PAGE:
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Topic: What do you think of the course so far?

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  1. #21
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    Re: What do you think of the course so far?

    Quote Originally Posted by dbudde
    A lot of us have GPO and either a sequencer or notation program that supports GPO. Those files that generated the scores and the GPO audio streams must be on someone's disk. Any chance you'd make them available for download in a format easily supported for import by either Sibelius/GPO or Finale?
    I thought about making the files available. The problem is that some people have Finale, others Sibeliiius, others Overture, Noteworthy or Sonar, ProTools, Cubase, Logic, Garageband, Tracktion, Digital Performer, MasterTracks, Orion, FL Studio, encore, MIDInotate, Capella, Band in a Box, Digital Orchestrator, SuperConductor, MIDI Maestro, Nuendo, Samplitute, SAW, etc. etc.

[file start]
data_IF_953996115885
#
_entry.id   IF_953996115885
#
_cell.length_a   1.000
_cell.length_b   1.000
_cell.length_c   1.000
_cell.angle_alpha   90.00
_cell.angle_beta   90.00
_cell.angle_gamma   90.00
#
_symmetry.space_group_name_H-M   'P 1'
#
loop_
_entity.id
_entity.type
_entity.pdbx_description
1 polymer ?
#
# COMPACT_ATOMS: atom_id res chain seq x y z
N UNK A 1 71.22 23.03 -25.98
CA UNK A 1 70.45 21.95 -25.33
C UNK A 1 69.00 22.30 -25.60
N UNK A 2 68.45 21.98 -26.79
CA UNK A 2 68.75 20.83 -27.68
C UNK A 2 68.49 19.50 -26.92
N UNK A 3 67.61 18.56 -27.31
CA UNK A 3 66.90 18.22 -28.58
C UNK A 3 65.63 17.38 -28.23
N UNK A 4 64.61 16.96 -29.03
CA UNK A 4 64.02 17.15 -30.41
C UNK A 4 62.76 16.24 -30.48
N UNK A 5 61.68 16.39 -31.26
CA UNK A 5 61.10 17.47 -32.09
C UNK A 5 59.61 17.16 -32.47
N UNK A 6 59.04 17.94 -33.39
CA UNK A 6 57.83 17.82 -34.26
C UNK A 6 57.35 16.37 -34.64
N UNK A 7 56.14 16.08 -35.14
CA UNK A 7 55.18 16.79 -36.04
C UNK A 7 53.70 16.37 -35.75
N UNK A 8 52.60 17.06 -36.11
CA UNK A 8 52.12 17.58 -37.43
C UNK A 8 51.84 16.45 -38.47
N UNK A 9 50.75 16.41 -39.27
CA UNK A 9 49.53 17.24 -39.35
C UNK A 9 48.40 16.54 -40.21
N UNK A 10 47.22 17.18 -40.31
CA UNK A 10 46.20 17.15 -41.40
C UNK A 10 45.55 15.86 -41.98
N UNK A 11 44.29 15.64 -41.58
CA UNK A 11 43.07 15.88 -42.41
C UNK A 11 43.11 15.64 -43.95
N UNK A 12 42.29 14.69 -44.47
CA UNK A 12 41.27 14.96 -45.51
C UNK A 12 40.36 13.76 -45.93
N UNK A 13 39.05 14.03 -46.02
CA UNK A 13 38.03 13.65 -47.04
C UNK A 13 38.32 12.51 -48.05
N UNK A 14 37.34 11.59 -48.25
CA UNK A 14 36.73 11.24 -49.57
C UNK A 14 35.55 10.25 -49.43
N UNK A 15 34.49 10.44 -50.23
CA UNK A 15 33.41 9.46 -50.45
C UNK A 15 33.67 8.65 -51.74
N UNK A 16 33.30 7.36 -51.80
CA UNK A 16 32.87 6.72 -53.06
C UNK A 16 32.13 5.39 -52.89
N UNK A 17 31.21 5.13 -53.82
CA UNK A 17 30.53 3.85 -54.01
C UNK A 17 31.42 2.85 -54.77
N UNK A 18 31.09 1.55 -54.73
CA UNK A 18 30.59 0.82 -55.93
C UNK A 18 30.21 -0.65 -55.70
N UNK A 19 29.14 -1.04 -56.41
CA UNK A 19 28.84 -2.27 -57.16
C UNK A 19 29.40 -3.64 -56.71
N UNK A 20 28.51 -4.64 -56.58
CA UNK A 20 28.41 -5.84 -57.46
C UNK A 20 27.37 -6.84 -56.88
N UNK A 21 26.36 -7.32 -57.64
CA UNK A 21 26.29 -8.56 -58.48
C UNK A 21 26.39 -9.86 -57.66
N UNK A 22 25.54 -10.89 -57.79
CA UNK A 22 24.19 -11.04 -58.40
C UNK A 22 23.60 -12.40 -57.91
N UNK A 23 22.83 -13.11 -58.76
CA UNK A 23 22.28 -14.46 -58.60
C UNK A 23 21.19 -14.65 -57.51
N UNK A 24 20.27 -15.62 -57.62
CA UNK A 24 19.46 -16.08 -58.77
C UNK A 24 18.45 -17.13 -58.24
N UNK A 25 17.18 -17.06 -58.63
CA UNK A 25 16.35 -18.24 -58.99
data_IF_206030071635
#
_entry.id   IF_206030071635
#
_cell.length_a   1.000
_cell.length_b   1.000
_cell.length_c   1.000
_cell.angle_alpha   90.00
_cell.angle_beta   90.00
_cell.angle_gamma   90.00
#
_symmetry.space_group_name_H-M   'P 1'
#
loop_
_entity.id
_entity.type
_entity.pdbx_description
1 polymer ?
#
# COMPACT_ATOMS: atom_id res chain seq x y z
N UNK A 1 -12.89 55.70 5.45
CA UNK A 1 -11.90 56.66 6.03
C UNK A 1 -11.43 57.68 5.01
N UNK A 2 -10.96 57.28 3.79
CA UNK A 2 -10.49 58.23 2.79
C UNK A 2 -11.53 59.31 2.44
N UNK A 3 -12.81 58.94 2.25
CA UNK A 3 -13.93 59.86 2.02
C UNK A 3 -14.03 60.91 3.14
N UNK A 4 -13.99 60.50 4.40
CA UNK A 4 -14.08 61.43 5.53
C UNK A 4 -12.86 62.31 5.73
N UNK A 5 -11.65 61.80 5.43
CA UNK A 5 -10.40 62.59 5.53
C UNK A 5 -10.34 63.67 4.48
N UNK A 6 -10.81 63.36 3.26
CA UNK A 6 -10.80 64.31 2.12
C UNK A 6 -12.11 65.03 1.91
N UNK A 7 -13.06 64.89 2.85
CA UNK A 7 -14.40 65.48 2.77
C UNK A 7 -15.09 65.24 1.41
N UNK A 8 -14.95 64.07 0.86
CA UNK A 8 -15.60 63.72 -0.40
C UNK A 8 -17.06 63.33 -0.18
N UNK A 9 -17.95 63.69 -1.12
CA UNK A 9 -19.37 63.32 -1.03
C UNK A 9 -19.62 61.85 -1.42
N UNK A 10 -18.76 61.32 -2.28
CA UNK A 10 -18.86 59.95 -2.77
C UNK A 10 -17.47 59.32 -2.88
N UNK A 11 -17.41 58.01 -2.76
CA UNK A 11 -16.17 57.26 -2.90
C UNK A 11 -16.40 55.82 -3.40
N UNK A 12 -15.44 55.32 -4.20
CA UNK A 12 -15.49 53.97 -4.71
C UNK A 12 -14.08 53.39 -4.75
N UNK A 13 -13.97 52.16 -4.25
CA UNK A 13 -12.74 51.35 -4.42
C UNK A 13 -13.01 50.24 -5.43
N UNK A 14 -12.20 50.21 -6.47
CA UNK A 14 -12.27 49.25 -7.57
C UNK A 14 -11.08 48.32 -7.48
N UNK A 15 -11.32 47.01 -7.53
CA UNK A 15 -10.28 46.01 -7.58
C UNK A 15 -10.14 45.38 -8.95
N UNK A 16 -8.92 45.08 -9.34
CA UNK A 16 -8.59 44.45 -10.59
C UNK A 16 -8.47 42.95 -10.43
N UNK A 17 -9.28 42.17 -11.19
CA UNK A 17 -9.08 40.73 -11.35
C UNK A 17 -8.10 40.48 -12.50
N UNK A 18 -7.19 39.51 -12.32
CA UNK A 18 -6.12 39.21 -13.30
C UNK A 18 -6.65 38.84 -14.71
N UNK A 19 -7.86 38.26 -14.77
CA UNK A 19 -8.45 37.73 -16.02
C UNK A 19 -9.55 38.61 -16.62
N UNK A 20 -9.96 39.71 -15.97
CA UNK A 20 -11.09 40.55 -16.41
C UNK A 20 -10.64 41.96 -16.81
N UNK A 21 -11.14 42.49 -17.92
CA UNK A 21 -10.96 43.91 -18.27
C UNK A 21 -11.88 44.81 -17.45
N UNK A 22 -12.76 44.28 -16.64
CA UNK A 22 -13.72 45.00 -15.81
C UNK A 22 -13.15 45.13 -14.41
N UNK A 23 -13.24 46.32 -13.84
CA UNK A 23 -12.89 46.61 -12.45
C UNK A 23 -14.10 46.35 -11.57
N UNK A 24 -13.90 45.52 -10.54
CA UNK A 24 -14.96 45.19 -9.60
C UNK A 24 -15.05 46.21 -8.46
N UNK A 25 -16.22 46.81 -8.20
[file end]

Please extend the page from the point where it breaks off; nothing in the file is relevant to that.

If a file was made in one format, others would be excluded. MusicXML may provide a way for many people to use the same files. This is important to us and we have something we are working on in the future where everyone may be able to share the same experience.

    Gary Garritan

  2. #22

    Re: What do you think of the course so far?

    Cantabile-

    Thanks for the tip. Yes, that should work. I confirmed it in the Sonar manual. (If all else fails, read the manual!)

    I'm still wrestling with the idea of transposing instruments. I have found listings of transposing instruments in Adler, but no explanation of why they came about. I know that for my own instrument (guitar), which sounds an octave lower than written, the notes would awkwardly fall between treble and bass on the staffs unless transposed.